Trip to Johnstown

04 August 2015 15:17:52

I spent the day Saturday in Johnstown garden centre, first time there, its fantastic.
I am embarrassed to say I spent 5 hours there, but that includes time in the restaurant.
I was looking for plants to place at the side of my house for privacy but got everything but them!!!
The few I got were the ones that were suggested to me here, like escallonia, red robin, choisya & aucuba du japon.  
I also got a magnolia fairy cream, it is evergreen & highly fragrant so looking forward to seeing that grow.
Everything is quiet expensive in JOhnstown, I was wondering if I was crazy to spend €45 on one thing!!
I didnt get a chance to plant everything, they are all still sitting outside waiting for me.
I am after realising I have planted all my existing shrubs too close together, like ones that grow to 2meters are only a foot apart, I have alot to learn!!! 

 

Elizabeth7 Elizabeth7 04 August 2015 17:46:59

Well that was a mighty visit!!  Well done on getting all those great plants.  I think we have all made the mistake of planting too close together.

DeclanfromTipp DeclanfromTipp 04 August 2015 20:57:58

The day you stop learning is the day you stop gardening . I find Johnstown expensive too but that's because it's close to City ... Many of the plants you buy may be expensive butbcan be propagated too so happy days growing new plants from them. This is one of my favourite gardening tricks... Divide and multiply etc etc 

Eimeek.Tramore Eimeek.Tramore 04 August 2015 21:08:55

That's another thing I have to learn propagating. When we were growing up my mother was known for her "taking slips" off everything, I'm sure I will follow suit , lol. 

fran m fran m 06 August 2015 08:02:48

Seeing that your in Tramore, I would have concerns about wind/salt damage from the sea. That would need to be planted in a sheltered site from the winds or it willl never do well for you.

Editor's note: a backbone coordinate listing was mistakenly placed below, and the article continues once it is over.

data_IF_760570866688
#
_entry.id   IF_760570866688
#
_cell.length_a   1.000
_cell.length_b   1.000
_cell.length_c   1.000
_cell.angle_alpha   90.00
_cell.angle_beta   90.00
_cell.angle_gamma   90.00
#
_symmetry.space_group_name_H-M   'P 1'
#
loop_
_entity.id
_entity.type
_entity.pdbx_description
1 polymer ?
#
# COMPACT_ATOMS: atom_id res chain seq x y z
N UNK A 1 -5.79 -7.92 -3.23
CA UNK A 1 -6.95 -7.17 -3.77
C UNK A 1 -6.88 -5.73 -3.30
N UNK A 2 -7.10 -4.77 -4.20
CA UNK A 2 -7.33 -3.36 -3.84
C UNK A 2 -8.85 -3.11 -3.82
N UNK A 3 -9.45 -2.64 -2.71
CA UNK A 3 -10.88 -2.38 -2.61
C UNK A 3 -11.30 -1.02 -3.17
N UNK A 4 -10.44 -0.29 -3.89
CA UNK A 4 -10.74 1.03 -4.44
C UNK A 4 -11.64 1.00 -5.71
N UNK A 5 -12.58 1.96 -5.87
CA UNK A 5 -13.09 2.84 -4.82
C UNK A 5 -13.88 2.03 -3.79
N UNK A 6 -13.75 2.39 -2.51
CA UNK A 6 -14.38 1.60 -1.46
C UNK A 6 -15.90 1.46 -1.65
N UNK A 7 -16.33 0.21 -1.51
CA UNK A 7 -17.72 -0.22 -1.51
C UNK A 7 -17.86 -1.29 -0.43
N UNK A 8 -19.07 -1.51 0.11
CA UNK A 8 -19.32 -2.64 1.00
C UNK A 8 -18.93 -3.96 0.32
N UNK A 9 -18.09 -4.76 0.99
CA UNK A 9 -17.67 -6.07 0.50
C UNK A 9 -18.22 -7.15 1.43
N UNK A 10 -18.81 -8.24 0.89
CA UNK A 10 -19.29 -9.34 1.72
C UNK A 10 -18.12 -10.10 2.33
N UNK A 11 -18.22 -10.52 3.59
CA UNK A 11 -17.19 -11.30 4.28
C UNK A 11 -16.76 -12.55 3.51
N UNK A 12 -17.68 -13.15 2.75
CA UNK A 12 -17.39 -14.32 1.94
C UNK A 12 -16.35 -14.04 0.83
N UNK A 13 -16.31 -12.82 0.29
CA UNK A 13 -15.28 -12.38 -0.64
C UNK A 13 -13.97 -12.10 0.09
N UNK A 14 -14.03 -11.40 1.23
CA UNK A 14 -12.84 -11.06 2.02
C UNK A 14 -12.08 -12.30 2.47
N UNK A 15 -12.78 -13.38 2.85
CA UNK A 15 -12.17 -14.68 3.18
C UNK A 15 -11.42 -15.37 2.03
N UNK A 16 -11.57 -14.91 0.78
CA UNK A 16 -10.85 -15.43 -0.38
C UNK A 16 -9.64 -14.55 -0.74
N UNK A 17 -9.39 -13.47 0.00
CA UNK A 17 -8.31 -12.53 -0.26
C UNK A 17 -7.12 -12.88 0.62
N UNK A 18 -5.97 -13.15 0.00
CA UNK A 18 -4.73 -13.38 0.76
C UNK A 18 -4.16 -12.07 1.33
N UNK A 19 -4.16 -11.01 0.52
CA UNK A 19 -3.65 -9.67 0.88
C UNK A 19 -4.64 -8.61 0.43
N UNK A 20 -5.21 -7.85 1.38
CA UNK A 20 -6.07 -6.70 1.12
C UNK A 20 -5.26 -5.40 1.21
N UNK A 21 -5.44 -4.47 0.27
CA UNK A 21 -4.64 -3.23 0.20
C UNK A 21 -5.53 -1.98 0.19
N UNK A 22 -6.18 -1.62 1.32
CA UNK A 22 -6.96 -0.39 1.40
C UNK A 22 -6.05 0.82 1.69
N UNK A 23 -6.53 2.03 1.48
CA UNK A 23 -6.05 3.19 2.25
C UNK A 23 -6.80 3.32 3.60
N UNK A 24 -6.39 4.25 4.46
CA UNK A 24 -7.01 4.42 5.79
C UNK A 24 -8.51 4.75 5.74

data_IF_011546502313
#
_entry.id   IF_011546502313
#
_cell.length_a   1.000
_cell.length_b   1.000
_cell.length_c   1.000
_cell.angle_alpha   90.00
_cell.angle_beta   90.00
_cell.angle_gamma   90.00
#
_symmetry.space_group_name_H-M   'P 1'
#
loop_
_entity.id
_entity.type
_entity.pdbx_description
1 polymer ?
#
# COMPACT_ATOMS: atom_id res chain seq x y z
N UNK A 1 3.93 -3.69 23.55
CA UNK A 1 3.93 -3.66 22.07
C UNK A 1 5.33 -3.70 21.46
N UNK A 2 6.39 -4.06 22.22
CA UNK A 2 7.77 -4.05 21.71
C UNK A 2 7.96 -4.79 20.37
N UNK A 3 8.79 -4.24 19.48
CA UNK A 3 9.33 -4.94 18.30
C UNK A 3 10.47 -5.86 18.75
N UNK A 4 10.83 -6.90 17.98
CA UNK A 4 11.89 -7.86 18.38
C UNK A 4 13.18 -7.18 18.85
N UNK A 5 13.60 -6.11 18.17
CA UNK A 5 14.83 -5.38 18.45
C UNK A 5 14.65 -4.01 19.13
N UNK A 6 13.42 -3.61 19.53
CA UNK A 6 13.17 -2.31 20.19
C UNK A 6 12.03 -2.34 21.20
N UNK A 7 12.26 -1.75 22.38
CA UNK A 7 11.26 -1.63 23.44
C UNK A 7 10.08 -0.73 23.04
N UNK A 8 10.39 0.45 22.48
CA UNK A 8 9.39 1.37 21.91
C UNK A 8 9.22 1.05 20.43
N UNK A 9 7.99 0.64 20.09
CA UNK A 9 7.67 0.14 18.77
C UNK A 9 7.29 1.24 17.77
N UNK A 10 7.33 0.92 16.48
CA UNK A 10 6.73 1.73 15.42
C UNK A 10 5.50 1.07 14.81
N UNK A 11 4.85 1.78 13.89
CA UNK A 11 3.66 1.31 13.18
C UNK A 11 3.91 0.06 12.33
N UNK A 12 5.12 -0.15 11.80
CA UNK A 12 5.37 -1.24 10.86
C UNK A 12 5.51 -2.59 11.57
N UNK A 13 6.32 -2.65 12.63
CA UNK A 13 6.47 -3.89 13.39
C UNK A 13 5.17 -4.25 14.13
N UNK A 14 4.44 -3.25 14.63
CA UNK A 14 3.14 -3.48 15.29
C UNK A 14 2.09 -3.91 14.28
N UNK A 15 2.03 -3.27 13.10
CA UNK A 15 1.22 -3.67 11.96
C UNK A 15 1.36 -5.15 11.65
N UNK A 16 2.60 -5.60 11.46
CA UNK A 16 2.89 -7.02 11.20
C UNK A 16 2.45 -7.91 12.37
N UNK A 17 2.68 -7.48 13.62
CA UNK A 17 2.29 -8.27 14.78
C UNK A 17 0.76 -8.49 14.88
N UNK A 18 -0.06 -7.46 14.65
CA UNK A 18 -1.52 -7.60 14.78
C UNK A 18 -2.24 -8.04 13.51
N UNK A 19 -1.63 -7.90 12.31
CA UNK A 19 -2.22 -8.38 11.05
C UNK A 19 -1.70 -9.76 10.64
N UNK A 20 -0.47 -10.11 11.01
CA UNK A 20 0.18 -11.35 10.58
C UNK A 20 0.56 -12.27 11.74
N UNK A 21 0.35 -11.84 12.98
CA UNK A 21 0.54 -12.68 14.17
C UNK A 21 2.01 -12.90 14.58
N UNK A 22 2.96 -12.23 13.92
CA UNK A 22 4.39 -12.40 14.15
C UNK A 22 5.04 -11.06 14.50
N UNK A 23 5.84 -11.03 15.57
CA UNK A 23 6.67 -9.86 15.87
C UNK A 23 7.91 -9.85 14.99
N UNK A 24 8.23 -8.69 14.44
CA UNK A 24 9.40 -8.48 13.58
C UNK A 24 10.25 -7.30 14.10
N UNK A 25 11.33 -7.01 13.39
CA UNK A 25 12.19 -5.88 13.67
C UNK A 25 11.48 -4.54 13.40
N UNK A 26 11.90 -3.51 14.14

TheH (Hazel) TheH (Hazel) 08 August 2015 00:38:43

Sounds like a great haul from Johnstown! A bit pricey but good quality plants.

Overgrown problem

30 July 2015 21:44:36

3 months ago we built this shrubbery and everything in it was planted tidy. Now 2 planTS in it are serious after taken over and covering the flowers beside it. should I just cut back the overgrown ones even though they are in full flower? How so i go about fixing this mess. 

Gracedieu Lass Gracedieu Lass 30 July 2015 21:54:12

Prune any shrubs that flower before June after they flower. Shrubs that flower form July onwards should be pruned  the following Spring. Don't think you will have any problems for a few years yet. 

Rachel Rachel 30 July 2015 22:00:38

Yes, if flowers/shrubs are falling over other things and blocking light you must remove the offending stems/branches. Plants can't do without light but they will not balk at loosing a flowering stem. In autumn you can dig up and replant but for now the emphasis is on keeping the overshadowed plants alive.

fran m fran m 30 July 2015 22:35:25

Agree with above comments.

Fleurette Fleurette 30 July 2015 23:12:03

I would say that in a new garden with new beds, the sooner you achieve some impact with the planting, the better.  If a plant wants to grow big, it will grow big,  Yes, you can snip here and there for the time being, but my plan would be to just keep that luscious growth from totally smothering what is underneath and at the end of August, move the smaller ones to new homes. Think forward to next year.

Eimeek.Tramore Eimeek.Tramore 30 July 2015 23:13:49

Thank you all so much for your replies, I will have to remove the branches so. I was shocked at how big they grew in such a short space of time.  I have so much to learn :-)

Fleurette Fleurette 30 July 2015 23:14:51

By the way, what is the large plant?

Eimeek.Tramore Eimeek.Tramore 30 July 2015 23:22:37